T-Mobile US has agreed to pay $350 million and spend $150 million to upgrade data security to settle a cyberattack issue that affected 76.6 million smartphone customers on its telecom network.
The preliminary settlement was filed with the federal court in Kansas City, Missouri. It requires a judge’s approval, which the second-largest U.S. wireless carrier said could come by December.
T-Mobile denied wrongdoing, specifically, including accusations that it breached its duties to protect customers’ personal information and had inadequate data security. Brian King is the Chief Information Officer (CIO) of T-Mobile. The telecom operator never revealed the name of the IT partner which was responsible for the cyber security last year.
T-Mobile later said it has entered into long-term partnerships with cybersecurity experts at Mandiant, and consulting firm KPMG to develop strategic plan to mitigate and stabilize cybersecurity risks across the enterprise.
The Bellevue, Washington-based company expects an approximately $400 million pre-tax charge in this year’s second quarter for the settlement. T-Mobile said it contemplated the charge and $150 million of spending in prior financial guidance.
T-Mobile disclosed the data breach last August, saying time it affected more than 47 million current, former and prospective customers. T-Mobile later discovered that the number grew past 50 million, and T-Mobile said in November its investigation uncovered an additional 26 million people whose personal information was accessed.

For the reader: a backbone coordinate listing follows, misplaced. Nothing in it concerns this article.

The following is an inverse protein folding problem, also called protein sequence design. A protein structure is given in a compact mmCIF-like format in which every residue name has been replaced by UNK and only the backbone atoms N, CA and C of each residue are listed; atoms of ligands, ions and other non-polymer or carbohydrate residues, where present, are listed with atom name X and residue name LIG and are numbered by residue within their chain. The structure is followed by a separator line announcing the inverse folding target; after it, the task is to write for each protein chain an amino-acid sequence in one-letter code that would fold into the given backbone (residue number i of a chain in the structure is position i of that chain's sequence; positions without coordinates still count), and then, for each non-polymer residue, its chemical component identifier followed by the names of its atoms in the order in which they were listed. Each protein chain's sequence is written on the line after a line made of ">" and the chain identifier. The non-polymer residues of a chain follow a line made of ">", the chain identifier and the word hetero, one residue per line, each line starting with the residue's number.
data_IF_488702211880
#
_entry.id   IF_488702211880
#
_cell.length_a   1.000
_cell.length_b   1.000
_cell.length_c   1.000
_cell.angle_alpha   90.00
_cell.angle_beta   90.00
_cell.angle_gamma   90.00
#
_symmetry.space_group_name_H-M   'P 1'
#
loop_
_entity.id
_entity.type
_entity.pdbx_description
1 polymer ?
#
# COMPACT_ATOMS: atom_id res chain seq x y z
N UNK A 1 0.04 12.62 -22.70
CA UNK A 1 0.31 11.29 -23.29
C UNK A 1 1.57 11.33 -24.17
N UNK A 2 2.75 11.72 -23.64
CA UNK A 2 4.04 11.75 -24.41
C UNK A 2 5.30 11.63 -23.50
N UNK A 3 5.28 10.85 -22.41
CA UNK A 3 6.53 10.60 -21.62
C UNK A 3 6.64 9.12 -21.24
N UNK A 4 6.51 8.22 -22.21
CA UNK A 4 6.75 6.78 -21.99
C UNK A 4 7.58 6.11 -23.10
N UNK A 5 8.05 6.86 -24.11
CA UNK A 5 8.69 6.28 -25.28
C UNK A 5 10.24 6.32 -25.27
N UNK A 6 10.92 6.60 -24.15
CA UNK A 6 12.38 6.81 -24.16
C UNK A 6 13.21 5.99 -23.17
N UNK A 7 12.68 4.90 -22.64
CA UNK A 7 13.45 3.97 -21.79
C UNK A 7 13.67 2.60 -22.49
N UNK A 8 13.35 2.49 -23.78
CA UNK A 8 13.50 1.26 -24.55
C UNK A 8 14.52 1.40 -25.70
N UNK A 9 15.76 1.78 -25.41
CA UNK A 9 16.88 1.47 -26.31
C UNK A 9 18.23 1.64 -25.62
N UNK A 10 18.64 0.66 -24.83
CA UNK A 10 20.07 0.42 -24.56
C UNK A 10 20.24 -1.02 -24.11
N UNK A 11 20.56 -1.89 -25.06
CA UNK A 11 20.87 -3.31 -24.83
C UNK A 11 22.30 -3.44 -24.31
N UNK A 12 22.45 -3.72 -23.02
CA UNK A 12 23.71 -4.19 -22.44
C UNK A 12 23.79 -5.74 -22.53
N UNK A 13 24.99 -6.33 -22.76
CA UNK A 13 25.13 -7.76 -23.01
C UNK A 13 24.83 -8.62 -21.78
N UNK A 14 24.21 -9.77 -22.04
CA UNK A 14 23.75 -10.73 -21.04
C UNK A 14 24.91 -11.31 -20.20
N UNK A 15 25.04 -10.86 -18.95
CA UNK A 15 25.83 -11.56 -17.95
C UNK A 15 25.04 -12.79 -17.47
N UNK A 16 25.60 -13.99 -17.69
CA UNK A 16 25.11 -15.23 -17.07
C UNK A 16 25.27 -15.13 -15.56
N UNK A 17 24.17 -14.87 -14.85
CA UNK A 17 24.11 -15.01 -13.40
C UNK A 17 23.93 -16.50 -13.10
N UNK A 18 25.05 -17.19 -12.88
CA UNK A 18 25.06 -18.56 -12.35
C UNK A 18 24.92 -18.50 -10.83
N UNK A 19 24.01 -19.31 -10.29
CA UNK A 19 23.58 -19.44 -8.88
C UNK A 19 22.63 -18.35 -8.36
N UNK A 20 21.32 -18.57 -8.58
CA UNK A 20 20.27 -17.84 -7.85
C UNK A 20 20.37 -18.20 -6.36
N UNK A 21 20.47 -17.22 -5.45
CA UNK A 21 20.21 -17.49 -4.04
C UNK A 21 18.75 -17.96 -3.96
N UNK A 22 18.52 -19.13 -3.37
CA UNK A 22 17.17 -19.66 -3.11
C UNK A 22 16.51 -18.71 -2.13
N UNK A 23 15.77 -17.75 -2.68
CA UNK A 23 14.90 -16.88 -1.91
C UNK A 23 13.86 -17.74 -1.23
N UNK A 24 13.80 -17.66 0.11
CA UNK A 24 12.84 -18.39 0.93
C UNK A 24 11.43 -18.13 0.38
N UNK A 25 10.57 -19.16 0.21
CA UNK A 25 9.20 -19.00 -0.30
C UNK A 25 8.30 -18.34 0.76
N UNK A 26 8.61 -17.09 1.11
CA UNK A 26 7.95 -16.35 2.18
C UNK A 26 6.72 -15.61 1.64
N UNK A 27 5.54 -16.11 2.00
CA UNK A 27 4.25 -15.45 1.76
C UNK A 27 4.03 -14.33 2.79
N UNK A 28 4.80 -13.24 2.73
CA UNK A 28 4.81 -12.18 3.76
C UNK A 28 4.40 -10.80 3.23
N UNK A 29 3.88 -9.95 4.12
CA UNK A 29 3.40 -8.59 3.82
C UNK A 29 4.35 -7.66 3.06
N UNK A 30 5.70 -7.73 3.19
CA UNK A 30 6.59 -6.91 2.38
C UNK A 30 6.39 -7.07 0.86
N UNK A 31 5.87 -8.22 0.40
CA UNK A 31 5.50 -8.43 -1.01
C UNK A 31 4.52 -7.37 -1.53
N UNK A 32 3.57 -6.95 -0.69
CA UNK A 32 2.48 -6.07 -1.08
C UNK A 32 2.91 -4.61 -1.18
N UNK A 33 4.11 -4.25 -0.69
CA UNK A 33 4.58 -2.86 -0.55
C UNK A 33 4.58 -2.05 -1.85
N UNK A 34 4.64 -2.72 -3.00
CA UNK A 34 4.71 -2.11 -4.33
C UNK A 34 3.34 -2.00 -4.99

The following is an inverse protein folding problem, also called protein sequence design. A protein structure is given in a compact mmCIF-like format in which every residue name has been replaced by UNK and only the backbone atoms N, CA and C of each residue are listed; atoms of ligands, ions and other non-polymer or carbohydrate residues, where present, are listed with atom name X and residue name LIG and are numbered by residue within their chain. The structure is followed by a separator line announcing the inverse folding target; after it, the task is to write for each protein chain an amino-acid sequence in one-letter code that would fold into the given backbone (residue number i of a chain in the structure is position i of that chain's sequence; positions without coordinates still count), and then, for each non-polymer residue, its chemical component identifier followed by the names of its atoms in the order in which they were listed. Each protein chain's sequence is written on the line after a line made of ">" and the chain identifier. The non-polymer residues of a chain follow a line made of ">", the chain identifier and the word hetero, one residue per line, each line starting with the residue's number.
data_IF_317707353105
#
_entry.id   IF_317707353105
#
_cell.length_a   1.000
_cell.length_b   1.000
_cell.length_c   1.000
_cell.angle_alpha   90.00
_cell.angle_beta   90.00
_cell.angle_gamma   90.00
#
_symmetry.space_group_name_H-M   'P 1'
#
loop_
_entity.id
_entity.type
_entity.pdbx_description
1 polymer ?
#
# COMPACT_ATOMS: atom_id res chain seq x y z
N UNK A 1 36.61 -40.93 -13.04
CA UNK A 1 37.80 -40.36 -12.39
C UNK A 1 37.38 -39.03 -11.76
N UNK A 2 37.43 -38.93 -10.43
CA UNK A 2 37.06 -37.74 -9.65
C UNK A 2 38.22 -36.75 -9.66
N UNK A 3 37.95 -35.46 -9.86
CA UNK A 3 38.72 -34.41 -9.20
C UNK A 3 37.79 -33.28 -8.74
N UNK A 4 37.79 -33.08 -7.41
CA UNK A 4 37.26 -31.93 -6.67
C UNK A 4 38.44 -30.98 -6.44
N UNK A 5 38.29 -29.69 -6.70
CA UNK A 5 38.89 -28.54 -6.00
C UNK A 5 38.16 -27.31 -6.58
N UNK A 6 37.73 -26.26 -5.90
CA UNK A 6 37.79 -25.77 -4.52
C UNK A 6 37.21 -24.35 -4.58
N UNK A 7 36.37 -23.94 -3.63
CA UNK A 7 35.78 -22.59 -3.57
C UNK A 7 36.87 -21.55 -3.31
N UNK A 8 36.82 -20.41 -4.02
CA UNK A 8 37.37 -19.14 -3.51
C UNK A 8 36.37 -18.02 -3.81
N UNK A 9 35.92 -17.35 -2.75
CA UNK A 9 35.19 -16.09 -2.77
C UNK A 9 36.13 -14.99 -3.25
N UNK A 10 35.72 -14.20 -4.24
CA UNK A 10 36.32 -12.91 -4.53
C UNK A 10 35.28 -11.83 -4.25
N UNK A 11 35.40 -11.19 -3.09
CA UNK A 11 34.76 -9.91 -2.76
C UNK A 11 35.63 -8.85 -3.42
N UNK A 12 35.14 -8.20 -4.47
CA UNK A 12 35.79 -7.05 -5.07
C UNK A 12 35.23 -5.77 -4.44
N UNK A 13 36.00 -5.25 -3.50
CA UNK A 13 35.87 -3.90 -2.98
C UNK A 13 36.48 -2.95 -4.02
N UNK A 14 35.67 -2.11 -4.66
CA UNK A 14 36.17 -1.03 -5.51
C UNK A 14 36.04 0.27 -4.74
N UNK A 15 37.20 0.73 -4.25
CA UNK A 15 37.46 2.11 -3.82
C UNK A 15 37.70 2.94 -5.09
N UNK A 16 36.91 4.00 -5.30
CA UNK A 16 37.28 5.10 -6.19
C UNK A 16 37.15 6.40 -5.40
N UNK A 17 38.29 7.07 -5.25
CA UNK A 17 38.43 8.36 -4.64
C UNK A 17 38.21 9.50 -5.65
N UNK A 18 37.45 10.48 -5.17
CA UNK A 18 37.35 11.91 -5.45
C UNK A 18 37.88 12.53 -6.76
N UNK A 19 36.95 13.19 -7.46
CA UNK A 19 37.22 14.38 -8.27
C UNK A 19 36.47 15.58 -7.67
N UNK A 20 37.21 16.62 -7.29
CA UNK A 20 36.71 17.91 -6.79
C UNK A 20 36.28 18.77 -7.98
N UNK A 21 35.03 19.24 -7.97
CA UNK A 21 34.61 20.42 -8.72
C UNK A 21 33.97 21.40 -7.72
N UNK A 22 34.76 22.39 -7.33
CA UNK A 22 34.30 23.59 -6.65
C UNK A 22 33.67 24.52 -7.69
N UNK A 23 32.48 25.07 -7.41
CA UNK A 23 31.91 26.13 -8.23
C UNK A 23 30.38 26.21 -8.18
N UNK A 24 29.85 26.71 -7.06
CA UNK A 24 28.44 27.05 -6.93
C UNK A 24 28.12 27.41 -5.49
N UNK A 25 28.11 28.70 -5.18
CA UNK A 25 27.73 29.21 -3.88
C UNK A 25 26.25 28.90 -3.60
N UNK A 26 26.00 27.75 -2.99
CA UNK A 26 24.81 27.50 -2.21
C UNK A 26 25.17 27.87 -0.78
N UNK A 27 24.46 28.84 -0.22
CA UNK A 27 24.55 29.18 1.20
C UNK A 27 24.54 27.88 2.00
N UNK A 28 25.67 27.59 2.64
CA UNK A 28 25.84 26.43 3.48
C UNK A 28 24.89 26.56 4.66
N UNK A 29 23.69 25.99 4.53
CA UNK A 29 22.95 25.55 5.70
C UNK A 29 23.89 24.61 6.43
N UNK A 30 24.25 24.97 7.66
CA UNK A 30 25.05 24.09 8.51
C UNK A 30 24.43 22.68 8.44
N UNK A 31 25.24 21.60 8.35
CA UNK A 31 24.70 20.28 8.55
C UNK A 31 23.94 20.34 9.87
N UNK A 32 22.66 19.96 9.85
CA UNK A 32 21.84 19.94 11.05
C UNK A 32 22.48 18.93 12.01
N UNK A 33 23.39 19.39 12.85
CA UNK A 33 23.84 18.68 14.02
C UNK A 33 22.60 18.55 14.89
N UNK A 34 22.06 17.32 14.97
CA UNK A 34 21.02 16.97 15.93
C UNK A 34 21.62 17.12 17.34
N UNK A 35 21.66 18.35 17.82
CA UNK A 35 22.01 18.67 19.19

T-Mobile has said the information included names, addresses, birth dates, driver’s license data and Social Security numbers.
Friday’s settlement covered nationwide litigation combining at least 44 proposed class-action lawsuits, Reuters news report said.
Class members may receive cash payments of $25, or $100 in California, and some could receive up to $25,000 to cover out-of-pocket losses, settlement papers show. They will also receive two years of identity theft protection.
John Binns, a 21-year-old American who had moved to Turkey a few years earlier, took responsibility for the hacking, saying he pierced T-Mobile defenses after finding an unprotected router on the internet, The Wall Street Journal news report said last August.
The plaintiffs’ lawyers may seek fees of up to 30 percent, or $105 million, from the settlement, the settlement papers show.